''P. labiata'' females are extremely aggressive to other females, trying to invade and take over each other's webs, which often results in cannibalism. A laboratory test showed how they minimise the risk of meeting each other, by recognising pieces with blotting paper containing their own silk draglines and pieces contain other ''P. labiata'' females' draglines. If obstacles make it impossible to see whether the other is physically present, she avoids blotting paper containing the other's draglines, but moves with no constraint if she can see that the other female is not around. Draglines seem to act as territory marks, much as many mammals identify conspecifics by scent marking. ''P. labiata'' females also avoid rival females of higher fighting ability and spend more time around less powerful fighters. A laboratory test collected samples of the draglines of equal-sized females and then pitted some of them in contests. Other females avoided the draglines of the victors, and spent the majority of their time on draglines of the losers. Similar tests showed that females of ''P. fimbriata'' from Australia and ''P. schultzi'' from Kenya do not avoid draglines of a powerful fighter.
In ''P. labiata'' and in some other species, contests between males usually last only 5 to 10 seconds, and only their legs make contact.
Contests between ''Portia'' females are violent and embraces in ''P. labiata'' typically take 20 to 60 seconds. These occasionally include grappling that sometimes breaks a leg, but more usually one female lunges at the other. Sometimes one knocks the other on her back and the other may be killed and eaten if she does not right herself quickly and run way. If the loser has a nest, the winner takes over and eats any eggs there.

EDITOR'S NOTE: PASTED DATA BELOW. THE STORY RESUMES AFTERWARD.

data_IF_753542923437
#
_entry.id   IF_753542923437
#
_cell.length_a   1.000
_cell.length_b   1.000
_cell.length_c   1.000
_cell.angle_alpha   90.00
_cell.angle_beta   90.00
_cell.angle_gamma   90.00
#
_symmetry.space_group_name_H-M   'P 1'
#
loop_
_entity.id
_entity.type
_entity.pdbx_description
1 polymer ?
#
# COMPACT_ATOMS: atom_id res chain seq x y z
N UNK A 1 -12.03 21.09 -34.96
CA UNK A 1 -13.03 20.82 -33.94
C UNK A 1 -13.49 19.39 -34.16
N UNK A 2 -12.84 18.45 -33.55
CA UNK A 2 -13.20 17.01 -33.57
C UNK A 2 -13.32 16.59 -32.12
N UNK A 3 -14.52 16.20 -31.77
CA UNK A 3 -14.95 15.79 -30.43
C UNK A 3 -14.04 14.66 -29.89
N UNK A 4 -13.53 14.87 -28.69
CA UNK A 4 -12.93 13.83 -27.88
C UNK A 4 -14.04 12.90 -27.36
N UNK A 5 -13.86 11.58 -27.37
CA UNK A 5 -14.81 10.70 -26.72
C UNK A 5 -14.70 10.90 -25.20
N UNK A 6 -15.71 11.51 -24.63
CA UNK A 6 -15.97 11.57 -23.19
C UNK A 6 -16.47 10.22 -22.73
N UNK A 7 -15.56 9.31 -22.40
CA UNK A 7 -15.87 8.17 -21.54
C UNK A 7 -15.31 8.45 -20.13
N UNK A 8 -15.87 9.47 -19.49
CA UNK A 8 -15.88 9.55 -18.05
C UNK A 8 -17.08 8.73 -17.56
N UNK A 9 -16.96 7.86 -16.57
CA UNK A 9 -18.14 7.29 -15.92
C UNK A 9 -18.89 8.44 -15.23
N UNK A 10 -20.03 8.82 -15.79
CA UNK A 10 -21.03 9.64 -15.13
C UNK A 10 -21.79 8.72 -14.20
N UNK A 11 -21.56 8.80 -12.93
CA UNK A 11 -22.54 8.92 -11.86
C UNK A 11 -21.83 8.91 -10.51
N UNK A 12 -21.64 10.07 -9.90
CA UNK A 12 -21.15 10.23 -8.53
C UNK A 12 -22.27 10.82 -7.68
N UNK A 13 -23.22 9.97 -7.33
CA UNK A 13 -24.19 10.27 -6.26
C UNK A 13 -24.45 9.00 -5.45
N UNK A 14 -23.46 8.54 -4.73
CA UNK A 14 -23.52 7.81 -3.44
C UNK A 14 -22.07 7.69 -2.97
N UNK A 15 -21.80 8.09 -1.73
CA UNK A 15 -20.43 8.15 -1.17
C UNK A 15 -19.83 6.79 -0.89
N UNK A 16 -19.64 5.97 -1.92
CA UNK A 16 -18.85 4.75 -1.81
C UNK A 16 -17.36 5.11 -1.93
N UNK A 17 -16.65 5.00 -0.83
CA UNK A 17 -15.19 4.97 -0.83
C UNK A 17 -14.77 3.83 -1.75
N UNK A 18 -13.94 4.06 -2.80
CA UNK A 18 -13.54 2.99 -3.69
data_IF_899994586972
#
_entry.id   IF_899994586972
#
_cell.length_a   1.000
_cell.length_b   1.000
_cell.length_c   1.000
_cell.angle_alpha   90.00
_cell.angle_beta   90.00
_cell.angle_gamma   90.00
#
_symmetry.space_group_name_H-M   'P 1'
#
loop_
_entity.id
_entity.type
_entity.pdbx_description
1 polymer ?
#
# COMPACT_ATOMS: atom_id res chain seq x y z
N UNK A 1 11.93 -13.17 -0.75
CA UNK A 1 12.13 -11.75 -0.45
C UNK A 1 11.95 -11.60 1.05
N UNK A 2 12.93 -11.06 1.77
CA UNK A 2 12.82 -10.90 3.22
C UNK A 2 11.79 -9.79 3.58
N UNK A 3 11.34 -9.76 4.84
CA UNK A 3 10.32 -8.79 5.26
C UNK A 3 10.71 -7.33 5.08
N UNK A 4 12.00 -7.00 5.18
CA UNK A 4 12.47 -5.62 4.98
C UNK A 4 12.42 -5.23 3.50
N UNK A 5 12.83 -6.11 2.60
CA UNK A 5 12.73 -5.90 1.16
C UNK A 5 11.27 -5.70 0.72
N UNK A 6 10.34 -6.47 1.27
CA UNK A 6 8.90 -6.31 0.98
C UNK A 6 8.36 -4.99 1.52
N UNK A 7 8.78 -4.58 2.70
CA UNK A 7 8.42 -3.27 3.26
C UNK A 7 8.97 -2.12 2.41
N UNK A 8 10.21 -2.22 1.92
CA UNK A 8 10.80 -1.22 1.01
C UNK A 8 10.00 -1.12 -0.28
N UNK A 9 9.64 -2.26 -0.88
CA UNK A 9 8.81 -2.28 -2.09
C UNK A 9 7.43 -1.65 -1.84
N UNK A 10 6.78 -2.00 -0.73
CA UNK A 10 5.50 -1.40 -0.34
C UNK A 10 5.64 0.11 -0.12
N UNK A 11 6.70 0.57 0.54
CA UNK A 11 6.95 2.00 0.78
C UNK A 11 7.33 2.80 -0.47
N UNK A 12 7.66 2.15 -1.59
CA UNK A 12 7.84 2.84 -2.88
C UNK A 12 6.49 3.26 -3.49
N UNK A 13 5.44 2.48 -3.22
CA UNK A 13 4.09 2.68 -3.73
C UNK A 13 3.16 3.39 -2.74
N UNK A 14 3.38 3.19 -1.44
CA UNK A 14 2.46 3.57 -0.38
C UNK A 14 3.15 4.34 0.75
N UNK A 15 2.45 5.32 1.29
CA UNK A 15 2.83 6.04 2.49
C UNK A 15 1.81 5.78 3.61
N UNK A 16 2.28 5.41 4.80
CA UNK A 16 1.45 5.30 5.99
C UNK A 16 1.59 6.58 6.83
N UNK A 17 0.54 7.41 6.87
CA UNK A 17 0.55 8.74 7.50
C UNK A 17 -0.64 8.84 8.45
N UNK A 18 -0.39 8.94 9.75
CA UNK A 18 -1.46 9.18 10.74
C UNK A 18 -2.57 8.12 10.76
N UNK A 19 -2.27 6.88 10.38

When hunting, mature females of ''P. labiata'', ''P. africana'', ''P. fimbriata'' and ''P. schultzi'' emit olfactory signals that reduce the risk that any other females, males or juveniles of the same species may contend for the same prey. The effect inhibits aggressive mimicry against a prey spider even if the prey spider is visible, and also if the prey is inhabiting any part of a web. If a female of one of these ''Portia''s smells a male of the same species, the female stimulates the males to court. These ''Portia'' species do not show this behaviour when they receive olfactory signals from members of other ''Portia'' species.
''P. labiata'' usually lays eggs on dead, brown leaves about 20 millimetres long, suspended near the top of its capture web, and then covers the eggs with a sheet of silk. If there is no dead leaf available, the female will make a small horizontal silk platform in the capture web, lay the eggs on it, and then cover the eggs.
''Portia'' females have never been seen eating their own eggs, but in nature females with eggs of their own have been seen eating eggs of other females of the same species. In a test, ''P. labiata'' females did not eat their eggs if the testers put them in other female's nests, showing that the test females could identify their own eggs, possibly by chemical means. When the test females and their eggs were restored to their own nests and other females' eggs were also placed in the same nest, the test females ate neither their own eggs nor the "foreign" ones. In nature a female is unlikely to find foreign eggs in her nest, and it might be safest for females to avoid any eggs in their own nests.
For moulting, all ''Portia''s spin a horizontal web whose diameter is about twice the spider's body length and is suspended only 1 to 4 millimetres below a leaf. The spider lies head down, and often slides down 20 to 30 millimetres during moulting. ''Portia''s spin a similar temporary web for resting.